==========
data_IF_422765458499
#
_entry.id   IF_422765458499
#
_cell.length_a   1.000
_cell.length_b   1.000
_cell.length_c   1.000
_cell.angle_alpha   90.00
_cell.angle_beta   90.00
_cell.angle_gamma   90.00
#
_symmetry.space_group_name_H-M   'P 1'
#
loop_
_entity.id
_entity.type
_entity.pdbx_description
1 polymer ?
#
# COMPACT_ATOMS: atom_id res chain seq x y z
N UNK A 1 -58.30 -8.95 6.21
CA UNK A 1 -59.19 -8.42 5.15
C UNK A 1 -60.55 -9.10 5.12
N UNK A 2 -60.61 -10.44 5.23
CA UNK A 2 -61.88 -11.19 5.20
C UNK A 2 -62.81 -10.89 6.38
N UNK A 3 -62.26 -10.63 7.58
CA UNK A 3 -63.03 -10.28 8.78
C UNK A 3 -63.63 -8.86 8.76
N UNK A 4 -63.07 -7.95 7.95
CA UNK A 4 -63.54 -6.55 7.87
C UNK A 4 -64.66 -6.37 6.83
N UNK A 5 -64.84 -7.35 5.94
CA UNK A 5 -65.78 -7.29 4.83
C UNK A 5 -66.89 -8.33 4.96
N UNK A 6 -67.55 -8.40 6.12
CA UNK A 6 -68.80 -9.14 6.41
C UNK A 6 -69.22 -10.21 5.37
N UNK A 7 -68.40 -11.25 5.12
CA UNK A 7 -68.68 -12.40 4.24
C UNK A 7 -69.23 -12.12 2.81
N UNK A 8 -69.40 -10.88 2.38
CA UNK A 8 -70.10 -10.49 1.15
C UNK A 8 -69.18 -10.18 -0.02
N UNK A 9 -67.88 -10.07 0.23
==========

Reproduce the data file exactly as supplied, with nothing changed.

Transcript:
data_IF_422765458499
#
_entry.id   IF_422765458499
#
_cell.length_a   1.000
_cell.length_b   1.000
_cell.length_c   1.000
_cell.angle_alpha   90.00
_cell.angle_beta   90.00
_cell.angle_gamma   90.00
#
_symmetry.space_group_name_H-M   'P 1'
#
loop_
_entity.id
_entity.type
_entity.pdbx_description
1 polymer ?
#
# COMPACT_ATOMS: atom_id res chain seq x y z
N UNK A 1 -58.30 -8.95 6.21
CA UNK A 1 -59.19 -8.42 5.15
C UNK A 1 -60.55 -9.10 5.12
N UNK A 2 -60.61 -10.44 5.23
CA UNK A 2 -61.88 -11.19 5.20
C UNK A 2 -62.81 -10.89 6.38
N UNK A 3 -62.26 -10.63 7.58
CA UNK A 3 -63.03 -10.28 8.78
C UNK A 3 -63.63 -8.86 8.76
N UNK A 4 -63.07 -7.95 7.95
CA UNK A 4 -63.54 -6.55 7.87
C UNK A 4 -64.66 -6.37 6.83
N UNK A 5 -64.84 -7.35 5.94
CA UNK A 5 -65.78 -7.29 4.83
C UNK A 5 -66.89 -8.33 4.96
N UNK A 6 -67.55 -8.40 6.12
CA UNK A 6 -68.80 -9.14 6.41
C UNK A 6 -69.22 -10.21 5.37
N UNK A 7 -68.40 -11.25 5.12
CA UNK A 7 -68.68 -12.40 4.24
C UNK A 7 -69.23 -12.12 2.81
N UNK A 8 -69.40 -10.88 2.38
CA UNK A 8 -70.10 -10.49 1.15
C UNK A 8 -69.18 -10.18 -0.02
N UNK A 9 -67.88 -10.07 0.23